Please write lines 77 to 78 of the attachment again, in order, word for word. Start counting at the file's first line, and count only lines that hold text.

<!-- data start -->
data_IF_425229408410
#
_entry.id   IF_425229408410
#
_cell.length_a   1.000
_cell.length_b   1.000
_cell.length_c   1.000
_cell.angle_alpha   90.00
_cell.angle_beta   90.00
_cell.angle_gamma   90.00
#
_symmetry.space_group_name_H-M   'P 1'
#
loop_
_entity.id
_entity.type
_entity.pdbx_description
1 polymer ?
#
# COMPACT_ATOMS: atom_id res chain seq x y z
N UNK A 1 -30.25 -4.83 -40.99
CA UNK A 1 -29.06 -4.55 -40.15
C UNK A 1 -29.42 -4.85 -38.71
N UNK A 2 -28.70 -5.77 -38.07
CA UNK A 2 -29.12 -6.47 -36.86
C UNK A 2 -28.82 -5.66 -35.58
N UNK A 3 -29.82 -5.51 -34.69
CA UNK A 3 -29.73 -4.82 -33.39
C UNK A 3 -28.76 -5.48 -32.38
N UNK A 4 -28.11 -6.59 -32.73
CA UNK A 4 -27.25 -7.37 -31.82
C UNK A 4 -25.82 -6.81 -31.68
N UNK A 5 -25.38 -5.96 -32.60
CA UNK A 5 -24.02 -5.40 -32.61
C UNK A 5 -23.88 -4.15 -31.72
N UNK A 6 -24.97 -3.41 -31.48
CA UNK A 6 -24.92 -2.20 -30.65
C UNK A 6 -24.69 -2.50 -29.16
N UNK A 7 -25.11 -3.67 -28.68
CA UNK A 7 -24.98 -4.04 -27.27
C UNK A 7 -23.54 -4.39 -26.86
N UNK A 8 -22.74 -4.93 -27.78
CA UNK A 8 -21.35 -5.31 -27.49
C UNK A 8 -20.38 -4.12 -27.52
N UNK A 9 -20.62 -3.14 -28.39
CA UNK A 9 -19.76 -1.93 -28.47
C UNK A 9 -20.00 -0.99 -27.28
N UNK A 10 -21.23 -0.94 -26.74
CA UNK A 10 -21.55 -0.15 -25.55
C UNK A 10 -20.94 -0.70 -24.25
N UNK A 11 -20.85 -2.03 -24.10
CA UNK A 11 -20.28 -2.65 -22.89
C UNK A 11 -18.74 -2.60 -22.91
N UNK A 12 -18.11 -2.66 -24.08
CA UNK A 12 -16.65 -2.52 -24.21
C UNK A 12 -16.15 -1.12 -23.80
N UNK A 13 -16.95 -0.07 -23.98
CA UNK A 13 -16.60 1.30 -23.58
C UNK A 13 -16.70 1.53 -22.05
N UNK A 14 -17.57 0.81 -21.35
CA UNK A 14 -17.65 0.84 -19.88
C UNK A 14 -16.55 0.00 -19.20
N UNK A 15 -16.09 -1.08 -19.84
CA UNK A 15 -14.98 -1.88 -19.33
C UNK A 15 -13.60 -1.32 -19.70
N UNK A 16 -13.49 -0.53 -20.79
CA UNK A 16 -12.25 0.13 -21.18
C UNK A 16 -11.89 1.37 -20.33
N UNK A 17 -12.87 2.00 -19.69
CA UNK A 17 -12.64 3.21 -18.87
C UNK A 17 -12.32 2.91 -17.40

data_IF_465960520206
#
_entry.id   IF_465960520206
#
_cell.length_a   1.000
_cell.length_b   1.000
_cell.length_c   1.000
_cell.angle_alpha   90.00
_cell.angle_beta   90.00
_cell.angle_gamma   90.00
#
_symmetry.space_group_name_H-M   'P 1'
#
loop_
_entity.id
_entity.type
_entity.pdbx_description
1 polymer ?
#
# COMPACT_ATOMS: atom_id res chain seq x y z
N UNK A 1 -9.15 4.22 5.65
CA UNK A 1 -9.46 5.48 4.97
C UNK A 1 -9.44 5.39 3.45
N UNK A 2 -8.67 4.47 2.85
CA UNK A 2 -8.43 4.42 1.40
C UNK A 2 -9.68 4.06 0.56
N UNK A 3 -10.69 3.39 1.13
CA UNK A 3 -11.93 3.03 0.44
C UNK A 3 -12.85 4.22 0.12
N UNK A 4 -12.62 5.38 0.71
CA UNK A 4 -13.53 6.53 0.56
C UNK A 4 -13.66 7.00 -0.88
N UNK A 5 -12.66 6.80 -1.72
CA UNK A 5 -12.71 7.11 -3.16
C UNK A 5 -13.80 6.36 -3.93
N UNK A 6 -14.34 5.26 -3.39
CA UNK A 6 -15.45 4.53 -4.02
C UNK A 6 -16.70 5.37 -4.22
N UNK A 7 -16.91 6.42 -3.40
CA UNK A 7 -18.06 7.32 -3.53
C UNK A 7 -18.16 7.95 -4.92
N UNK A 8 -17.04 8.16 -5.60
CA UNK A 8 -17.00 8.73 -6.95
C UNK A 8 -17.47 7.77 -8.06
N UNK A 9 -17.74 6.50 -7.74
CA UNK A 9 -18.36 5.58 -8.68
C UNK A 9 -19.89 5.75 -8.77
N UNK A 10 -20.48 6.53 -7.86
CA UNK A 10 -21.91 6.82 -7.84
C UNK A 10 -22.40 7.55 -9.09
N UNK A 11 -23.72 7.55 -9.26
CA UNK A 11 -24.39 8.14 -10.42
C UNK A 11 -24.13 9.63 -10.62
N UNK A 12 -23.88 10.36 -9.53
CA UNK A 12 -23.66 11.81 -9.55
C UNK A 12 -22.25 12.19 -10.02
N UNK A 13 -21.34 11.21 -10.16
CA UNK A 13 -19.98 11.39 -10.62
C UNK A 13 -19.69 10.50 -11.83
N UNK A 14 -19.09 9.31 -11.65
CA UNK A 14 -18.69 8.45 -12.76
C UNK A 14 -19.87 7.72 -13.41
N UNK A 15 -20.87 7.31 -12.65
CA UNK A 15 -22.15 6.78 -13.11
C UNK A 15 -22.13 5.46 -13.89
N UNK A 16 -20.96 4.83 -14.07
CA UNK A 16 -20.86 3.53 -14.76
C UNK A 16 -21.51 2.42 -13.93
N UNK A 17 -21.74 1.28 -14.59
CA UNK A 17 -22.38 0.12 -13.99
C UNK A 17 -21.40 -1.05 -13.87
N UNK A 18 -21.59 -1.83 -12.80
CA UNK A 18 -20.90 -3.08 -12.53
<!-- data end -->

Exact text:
_cell.length_b   1.000
_cell.length_c   1.000